Barbara Hepworth

Biography of Barbara Hepworth

With a career that spanned over five decades Barbara Hepworth was one of the most important modernist sculptors of the 20th century, and has become known for totally revolutionizing the medium. Barbara Hepworth (b. 1903, Wakefield, United Kingdom) began her artist apprenticeship at Leeds School of Art between 1920 and 1921, and would eventually move on to study sculpture at the prestigious, though then very much male-dominated, Royal College of Art in London. It was here that she would learn the method of direct carving; avoiding traditional processes of sculpture that involved making models and maquettes and rather work directly into the chosen material. With Henry Moore, the pair would become leading practitioners in this avant-garde method.


From 1932, Barbara Hepworth would spend much time travelling around Europe, and it was then that she would meet and visit the studios of artists such as Georges Braque, Piet Mondrian, Pablo Picasso and Constantin Brancusi among others. This represented a seminal moment in Barbara Hepworth’s artistic processes, helping her approach her career with new vigor and clarity. Following this period, and the subsequent outbreak of WWII, Barbara moved to the English seaside town St. Ives which had become a refuge for many artists. Though primarily concerned with the abstraction she had discovered on her travels, her relationship to the landscapes, the colors, textures and forms of the English coast would have a lifelong influence on her work.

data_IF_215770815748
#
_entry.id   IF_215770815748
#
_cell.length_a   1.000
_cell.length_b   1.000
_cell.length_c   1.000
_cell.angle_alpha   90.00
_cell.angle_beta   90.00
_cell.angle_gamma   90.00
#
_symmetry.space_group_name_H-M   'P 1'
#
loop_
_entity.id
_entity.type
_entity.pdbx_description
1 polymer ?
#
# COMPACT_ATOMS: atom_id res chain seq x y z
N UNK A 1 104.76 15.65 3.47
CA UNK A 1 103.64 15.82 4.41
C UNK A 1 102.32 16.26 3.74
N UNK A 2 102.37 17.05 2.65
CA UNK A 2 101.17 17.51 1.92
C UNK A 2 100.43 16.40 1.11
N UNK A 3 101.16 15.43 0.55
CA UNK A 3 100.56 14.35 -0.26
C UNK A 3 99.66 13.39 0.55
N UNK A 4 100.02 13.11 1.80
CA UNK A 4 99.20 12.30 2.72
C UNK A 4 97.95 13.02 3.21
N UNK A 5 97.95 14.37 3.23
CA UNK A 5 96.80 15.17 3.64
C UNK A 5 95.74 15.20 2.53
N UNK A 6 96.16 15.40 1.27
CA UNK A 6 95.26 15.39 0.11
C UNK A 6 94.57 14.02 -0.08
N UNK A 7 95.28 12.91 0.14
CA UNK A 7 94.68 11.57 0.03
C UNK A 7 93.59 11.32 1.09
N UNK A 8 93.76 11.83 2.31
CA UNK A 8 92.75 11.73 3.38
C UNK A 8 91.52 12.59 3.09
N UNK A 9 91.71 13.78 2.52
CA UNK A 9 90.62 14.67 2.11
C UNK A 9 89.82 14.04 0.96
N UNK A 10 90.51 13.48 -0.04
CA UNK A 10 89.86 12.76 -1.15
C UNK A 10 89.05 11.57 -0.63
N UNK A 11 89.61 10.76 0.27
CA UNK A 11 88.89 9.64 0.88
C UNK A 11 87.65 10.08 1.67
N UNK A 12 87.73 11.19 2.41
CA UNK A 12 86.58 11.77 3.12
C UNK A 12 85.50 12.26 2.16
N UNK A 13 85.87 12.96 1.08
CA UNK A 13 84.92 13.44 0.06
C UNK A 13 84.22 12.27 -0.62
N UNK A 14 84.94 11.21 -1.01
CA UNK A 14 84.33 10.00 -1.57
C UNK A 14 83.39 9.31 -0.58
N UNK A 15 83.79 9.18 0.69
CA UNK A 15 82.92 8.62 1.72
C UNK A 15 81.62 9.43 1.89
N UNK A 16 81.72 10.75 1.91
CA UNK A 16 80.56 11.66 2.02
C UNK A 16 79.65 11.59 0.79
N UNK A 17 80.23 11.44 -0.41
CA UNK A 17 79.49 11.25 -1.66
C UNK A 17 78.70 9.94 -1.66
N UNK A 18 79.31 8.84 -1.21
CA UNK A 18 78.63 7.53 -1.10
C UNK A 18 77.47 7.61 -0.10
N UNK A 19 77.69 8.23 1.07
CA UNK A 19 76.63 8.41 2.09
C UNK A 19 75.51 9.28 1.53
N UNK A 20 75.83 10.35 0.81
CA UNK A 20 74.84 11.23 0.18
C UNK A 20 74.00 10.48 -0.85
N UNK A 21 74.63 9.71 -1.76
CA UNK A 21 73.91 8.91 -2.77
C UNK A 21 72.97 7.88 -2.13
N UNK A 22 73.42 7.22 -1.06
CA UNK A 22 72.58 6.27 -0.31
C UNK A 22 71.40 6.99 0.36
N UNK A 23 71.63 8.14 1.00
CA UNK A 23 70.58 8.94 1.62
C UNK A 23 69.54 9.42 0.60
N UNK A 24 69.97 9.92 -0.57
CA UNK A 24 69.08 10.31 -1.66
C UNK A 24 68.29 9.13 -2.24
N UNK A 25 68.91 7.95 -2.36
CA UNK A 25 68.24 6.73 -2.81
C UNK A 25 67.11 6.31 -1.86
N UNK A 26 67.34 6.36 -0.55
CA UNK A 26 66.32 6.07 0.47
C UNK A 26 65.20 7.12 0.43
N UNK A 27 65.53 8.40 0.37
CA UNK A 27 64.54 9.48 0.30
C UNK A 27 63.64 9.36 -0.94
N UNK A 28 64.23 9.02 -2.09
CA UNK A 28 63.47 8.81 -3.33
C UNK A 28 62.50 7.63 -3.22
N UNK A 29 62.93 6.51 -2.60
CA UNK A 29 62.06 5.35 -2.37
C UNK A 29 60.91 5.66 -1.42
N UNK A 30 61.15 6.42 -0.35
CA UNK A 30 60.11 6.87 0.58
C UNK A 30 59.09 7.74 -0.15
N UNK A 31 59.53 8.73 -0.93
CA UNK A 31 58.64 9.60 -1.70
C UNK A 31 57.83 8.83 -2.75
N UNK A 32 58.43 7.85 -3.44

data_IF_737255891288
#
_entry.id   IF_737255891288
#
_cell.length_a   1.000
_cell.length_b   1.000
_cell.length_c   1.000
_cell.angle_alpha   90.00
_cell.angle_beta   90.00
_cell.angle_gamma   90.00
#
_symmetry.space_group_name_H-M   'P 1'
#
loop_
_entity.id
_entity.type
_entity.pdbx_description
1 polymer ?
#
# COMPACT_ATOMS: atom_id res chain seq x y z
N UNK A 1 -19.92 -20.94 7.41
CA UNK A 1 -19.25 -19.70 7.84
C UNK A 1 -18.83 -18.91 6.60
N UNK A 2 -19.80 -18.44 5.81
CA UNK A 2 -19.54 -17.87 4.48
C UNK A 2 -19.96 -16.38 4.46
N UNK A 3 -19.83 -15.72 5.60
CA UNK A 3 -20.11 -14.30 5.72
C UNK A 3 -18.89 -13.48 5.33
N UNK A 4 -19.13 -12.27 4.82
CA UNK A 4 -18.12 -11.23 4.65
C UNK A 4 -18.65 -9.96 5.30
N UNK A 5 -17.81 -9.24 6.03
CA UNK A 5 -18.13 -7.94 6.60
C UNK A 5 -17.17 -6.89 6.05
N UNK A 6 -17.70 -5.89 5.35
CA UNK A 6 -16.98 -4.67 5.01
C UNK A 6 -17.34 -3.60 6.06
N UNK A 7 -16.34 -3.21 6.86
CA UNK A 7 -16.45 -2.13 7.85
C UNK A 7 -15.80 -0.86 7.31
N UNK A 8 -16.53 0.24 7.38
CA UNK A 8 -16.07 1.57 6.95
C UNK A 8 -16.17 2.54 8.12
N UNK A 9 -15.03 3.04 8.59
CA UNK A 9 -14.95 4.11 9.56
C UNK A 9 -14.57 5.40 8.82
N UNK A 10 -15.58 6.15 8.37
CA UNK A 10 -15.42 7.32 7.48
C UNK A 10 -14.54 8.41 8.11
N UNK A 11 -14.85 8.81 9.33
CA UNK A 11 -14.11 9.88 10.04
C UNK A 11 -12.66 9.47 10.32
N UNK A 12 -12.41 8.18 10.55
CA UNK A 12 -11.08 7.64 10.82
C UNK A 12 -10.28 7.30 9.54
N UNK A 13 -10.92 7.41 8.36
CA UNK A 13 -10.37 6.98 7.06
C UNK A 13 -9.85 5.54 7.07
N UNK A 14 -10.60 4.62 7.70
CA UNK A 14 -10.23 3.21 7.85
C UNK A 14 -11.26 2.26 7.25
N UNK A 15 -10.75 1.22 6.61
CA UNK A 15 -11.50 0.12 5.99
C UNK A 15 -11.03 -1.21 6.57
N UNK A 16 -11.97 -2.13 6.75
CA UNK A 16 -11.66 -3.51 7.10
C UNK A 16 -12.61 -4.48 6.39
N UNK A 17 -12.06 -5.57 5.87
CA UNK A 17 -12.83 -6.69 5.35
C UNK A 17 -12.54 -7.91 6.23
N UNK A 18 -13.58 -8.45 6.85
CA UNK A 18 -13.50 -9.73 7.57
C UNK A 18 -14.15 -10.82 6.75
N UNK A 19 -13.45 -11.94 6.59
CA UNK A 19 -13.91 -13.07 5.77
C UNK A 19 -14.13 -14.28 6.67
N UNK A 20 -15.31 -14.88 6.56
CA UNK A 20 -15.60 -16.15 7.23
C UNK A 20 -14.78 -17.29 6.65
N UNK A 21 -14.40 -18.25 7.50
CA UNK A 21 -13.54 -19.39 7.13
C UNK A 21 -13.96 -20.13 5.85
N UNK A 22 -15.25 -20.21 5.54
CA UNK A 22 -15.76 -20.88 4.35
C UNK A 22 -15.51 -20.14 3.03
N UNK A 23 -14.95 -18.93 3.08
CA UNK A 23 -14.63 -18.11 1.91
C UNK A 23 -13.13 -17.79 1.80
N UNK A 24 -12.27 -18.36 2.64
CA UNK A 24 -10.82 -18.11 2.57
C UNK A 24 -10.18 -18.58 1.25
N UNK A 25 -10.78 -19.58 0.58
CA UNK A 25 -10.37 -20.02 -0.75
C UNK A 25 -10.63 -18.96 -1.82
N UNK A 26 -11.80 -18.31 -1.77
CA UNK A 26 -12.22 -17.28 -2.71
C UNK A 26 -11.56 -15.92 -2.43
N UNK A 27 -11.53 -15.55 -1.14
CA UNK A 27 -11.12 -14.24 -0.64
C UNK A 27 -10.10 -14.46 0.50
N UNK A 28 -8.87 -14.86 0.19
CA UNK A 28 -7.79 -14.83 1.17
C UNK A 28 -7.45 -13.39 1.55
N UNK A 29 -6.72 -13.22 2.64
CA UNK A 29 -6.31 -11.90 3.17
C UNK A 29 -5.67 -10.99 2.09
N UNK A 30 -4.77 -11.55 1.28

Though known first and foremost as a sculptor, Barbara Hepworth worked in other mediums as well and has been particularly lauded for documenting her work, often through photography. She also proved to be a keen printmaker, particularly in her later career where she focused largely on the medium of lithography. During the late 1960s, she would often print editions to accompany her sculptures, most notably Three Forms which was printed in an edition of 60, associated to a carved, grey alabaster sculpture of hers, inspired by her birth to triplets.


The most significant collections of her work are at the Barbara Hepworth Museum in St. Ives, Cornwall and The Hepworth Wakefield in West Yorkshire. Her work can also be seen at the Yorkshire Sculpture Park, West Yorkshire, the Tate Britain, London and Kröller-Müller Museum, Otterlo, Netherlands. Barbara Hepworth would represent Britain at the Venice Biennale in 1950 and win first prize at the São Paulo Biennale in 1959. Though she died from a tragic fire in her studio in 1975, she has made an enormous contribution to the world of sculpture, receiving for this honorary degrees from numerous British universities, and being made a Dame of the British Empire in 1965.

Available Works: 3